Then as fast as the comeback was on, it stumbled. On Dec 17th, the Tims posted a blog entry saying they would no longer be involved with PCTR, citing the inability to address the confusion and frustration around refunds and money owed. They did promise to host the Rodeo Beach event on Dec 31st, and assured everyone that food and supplies were ordered. After Rodeo Beach, the blog entry went on to say, the Tims would be creating races under a new event management group called Inside Trail Racing. Yup, that just happened.

A few days later, they updated their post saying they had been contacted by PCTR’s lawyer to stay away from the Rodeo Beach event. Lawyers are involved? Uh, oh. Suddenly, everything seems up the air.

Will the Rodeo Beach event take place on Dec 31st

Are refunds coming, or does involvement by lawyers signal signs of bankruptcy?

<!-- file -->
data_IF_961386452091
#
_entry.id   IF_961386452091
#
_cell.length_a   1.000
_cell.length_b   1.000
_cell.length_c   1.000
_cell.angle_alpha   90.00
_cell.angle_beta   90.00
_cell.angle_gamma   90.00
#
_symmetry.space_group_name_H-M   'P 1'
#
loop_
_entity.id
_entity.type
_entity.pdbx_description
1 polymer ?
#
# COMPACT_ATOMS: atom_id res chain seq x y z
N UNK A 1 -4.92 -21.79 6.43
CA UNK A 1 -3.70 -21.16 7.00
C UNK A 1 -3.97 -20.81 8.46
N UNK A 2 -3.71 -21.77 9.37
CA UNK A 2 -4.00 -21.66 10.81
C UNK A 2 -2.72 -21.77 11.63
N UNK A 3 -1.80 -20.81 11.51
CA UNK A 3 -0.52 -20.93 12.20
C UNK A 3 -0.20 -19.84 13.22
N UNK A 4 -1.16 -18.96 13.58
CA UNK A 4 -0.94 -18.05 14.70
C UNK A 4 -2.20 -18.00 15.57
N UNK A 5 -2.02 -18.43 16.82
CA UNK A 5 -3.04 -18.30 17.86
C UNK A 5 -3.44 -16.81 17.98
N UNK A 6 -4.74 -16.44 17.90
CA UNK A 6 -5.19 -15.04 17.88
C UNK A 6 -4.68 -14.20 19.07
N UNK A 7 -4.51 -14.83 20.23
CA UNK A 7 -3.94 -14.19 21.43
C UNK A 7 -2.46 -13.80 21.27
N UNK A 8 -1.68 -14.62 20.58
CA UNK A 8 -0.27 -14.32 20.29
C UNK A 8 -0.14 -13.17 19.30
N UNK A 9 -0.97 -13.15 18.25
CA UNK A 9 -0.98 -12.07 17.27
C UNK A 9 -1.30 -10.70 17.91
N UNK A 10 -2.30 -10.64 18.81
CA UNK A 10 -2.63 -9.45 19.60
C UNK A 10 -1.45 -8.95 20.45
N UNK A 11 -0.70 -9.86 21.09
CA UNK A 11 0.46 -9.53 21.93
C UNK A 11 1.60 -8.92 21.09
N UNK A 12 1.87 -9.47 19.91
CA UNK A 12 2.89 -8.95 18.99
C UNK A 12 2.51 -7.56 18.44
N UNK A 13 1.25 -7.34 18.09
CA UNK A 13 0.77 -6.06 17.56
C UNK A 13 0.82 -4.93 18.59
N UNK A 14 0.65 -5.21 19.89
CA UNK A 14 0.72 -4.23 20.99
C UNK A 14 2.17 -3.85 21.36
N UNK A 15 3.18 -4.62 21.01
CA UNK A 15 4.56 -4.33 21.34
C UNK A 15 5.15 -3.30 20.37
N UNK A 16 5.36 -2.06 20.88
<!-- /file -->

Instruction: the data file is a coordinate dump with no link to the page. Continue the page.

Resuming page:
Will PCTR survive?  

All eyes are on Dec 31st.

One thing for sure, you can't knock the players in this story for a lack of passion about their sport and community. While Sarah and the PCTR crew find their footing, Michael Popov went on to tackle 140+ mile adventures of his own, Wendell created Coastal Trail Runs, and the Tim's launched Inside Trail Racing. In the face of a DNF, they each found within themselves the strength to press on and flourish in their own way. Their persistence is admirable, and for what it's worth, the trail running community continues to reap the benefits.

There is a special place in my heart for PCTR, and I sincerely hope that they will persevere through these tough times.  I am ever the optimist, much in thanks to ultrarunning, and can easily picture racing a PCTR event in full PCTR Team gear soon, taking about how glad we are all that refund nonsense is over.  It would be yet another epic story of persistence and courage in the face of adversity that our sport creates with welcome regularity.

Keep moving forward, people. Try to be positive for those that are struggling through the race. The finish line is closer than you think.

Peace and courage...

- SD